My parents were always concerned that being at prep school in a beautiful 18th century Adam house in Ireland, followed by Stowe would leave me with visually expensive tastes and delusions of grandeur. That may be so but they also left me with a legacy of what is beautiful; buildings and landscapes and a sense of proportions that great architects can imbue in a youngster. Added to that the tutelage of art master Bill Dady (Former Staff) and I was left with a desire and passion to make sculpture.

Early influences of Old Stoic David Wynne (Grenville 44) and fellow sculptor Enzo Plazzotta greatly determined my direction toward figurative sculpture. This added to Dady’s encouragement to concentrate on the human figure; it’s movement, feeling and energy, ultimately lead 40 years on to my largest and most important commission to date: the D-Day Normandy Sculpture, commissioned by the Normandy Memorial Trust to commemorate the 22,442 who died in the D-Day and Normandy campaign.

I was first approached by Architect Liam O’Connor. During early discussions we both agreed it was important to avoid the ‘Action Man’ image which has crept into many modern memorial sculptures. Instead I aimed to create a sculpture that encapsulated the true essence of comradeship, endeavour, leadership and energy. The movement and composition had to convey the raw emotion of the moment in order to do justice to all those soldiers who took part in the Normandy Campaign, especially the 22,442 who died.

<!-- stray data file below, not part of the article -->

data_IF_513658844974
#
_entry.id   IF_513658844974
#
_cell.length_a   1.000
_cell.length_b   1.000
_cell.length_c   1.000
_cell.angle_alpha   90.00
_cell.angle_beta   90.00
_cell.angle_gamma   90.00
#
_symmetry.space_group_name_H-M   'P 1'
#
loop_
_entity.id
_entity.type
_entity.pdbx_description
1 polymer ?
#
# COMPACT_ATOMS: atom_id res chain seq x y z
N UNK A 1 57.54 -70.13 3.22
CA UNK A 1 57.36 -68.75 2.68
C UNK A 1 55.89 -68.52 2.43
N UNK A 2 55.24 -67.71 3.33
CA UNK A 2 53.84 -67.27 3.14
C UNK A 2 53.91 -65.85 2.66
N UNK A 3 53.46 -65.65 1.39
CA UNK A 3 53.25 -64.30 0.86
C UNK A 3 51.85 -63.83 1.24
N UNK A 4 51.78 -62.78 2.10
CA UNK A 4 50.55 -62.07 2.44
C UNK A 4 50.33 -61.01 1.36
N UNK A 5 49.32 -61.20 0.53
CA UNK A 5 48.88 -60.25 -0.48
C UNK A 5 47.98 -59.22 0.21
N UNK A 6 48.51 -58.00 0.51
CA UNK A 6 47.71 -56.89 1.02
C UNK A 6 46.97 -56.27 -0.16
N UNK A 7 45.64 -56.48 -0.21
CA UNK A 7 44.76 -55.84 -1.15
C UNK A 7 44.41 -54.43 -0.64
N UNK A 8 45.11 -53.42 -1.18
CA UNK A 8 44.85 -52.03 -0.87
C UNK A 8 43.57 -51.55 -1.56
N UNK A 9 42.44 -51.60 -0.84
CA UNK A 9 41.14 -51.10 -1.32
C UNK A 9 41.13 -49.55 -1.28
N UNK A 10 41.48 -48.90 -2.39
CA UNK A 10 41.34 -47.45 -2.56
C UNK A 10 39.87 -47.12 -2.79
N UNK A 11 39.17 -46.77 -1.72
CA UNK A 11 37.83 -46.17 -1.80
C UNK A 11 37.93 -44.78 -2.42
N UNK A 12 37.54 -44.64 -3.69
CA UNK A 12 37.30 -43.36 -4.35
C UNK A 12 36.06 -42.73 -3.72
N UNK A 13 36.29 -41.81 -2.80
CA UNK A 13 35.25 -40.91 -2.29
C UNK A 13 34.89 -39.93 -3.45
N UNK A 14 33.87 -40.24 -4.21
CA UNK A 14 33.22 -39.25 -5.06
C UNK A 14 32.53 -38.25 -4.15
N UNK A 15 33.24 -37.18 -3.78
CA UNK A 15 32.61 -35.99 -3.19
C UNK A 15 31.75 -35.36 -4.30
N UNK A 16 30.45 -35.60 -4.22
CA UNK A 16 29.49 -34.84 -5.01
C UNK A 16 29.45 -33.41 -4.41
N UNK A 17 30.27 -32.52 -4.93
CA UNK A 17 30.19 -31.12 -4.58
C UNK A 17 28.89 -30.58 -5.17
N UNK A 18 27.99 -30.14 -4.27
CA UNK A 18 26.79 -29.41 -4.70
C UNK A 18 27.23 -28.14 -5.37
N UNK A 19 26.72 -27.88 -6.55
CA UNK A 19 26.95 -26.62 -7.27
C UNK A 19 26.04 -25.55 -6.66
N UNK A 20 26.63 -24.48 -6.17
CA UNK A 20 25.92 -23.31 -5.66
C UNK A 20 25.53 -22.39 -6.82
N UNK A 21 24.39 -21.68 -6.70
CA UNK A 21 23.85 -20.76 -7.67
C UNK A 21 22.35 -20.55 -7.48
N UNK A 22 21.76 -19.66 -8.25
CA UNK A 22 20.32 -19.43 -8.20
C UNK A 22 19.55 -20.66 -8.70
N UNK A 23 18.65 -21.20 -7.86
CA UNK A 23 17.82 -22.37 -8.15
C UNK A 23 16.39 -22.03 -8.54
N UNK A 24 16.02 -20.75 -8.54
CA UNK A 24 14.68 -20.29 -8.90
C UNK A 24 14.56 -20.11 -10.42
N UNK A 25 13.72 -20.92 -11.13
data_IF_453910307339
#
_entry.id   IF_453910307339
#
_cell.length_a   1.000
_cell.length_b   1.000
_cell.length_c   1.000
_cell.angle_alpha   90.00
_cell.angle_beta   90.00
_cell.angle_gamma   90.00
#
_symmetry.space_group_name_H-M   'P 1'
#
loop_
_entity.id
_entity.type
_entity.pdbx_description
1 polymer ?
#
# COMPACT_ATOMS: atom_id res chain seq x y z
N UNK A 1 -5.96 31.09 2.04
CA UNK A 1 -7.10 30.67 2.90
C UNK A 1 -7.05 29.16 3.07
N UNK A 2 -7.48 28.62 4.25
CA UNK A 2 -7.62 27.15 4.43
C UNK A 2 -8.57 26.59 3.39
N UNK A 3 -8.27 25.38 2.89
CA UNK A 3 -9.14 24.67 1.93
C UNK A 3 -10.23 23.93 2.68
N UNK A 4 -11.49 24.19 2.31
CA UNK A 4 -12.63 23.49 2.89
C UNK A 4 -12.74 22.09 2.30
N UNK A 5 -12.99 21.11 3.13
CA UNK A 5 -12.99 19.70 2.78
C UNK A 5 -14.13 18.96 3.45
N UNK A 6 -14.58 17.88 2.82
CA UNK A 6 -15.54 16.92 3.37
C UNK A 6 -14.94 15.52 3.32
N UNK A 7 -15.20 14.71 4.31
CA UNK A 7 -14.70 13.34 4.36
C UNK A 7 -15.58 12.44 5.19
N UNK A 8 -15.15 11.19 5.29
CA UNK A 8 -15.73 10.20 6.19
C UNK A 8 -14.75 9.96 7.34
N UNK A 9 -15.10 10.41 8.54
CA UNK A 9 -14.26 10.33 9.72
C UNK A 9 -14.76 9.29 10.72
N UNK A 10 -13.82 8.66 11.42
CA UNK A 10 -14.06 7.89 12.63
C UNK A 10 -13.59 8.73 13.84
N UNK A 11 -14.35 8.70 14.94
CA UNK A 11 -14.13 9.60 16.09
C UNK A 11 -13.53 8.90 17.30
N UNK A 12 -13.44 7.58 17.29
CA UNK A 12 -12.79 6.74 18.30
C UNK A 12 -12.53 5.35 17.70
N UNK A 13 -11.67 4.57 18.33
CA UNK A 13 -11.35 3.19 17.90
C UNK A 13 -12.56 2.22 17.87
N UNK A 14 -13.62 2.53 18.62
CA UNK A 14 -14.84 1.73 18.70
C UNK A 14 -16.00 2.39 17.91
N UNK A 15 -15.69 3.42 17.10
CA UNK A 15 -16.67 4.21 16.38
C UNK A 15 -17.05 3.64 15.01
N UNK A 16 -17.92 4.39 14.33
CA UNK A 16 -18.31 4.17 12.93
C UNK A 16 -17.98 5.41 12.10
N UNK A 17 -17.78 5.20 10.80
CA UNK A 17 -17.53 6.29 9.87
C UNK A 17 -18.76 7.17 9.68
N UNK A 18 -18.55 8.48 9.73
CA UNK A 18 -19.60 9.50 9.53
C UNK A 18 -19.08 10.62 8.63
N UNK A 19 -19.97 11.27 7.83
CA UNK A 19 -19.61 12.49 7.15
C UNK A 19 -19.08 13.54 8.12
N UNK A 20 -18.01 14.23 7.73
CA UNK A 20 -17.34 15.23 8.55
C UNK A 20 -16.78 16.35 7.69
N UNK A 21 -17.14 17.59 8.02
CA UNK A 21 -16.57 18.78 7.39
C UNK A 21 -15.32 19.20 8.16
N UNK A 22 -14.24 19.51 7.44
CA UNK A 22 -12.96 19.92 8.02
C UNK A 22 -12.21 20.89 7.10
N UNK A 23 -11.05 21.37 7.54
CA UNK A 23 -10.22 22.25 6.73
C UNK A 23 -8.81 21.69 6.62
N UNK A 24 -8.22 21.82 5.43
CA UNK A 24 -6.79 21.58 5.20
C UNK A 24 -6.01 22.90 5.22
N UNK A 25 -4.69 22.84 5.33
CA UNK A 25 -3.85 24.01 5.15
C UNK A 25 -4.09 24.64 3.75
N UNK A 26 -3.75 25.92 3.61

So ensued a two-year studio project that saw the skeletal armature of three running figures transform first into clay figures, and then, via the lost wax process, into three meter bronze soldiers running up the beach. Dressed in combat uniform, webbing and equipment and carrying a Sten Gun, Bren Gun and Lee Enfield .303. This YouTube video shows a timelapse of the making of the sculptures: 

These were transported from the Basingstoke foundry by lorry to the site above Gold Beach at Ver Sur Mer in Normandy where they were mounted on a 3-meter granite plinth. Ironically, they took the same route as the D-Day invasion. Then came 6 June 2019 and the culmination of two years of hard work.

As the sun rose on the 75th Anniversary, the sculpture was unveiled in the presence of veterans, Prime Minister, Theresa May and President, Emmanuel Macron. From where we stood you could look to the north east and see the remains of the Mulberry Harbour at Arromanche, with Gold Beach directly in front of us. I could imagine waves of ships and landing craft as I stood next to veterans who had landed on the beaches 75 years ago at the exact hour. It was an emotional and humbling time. To be reminded of what these men in their late teens and early twenties had experienced was a sobering and thought provoking moment. My father was the same age when he commanded a Motor Torpedo Boat in the Channel.

To hear the Highland Lament on the bagpipes followed by the Marseillaise and God Save the Queen on a clear, blustery dawn brought tears to many of our eyes. The poignancy was enhanced by the veterans saluting their fallen comrades and the laying of the wreaths by President Macron and Prime Minister May.

It was undoubtedly an enormous privilege for me to have been invited to create this memorial and one for which I will be eternally grateful.

David Williams-Ellis (Temple 77)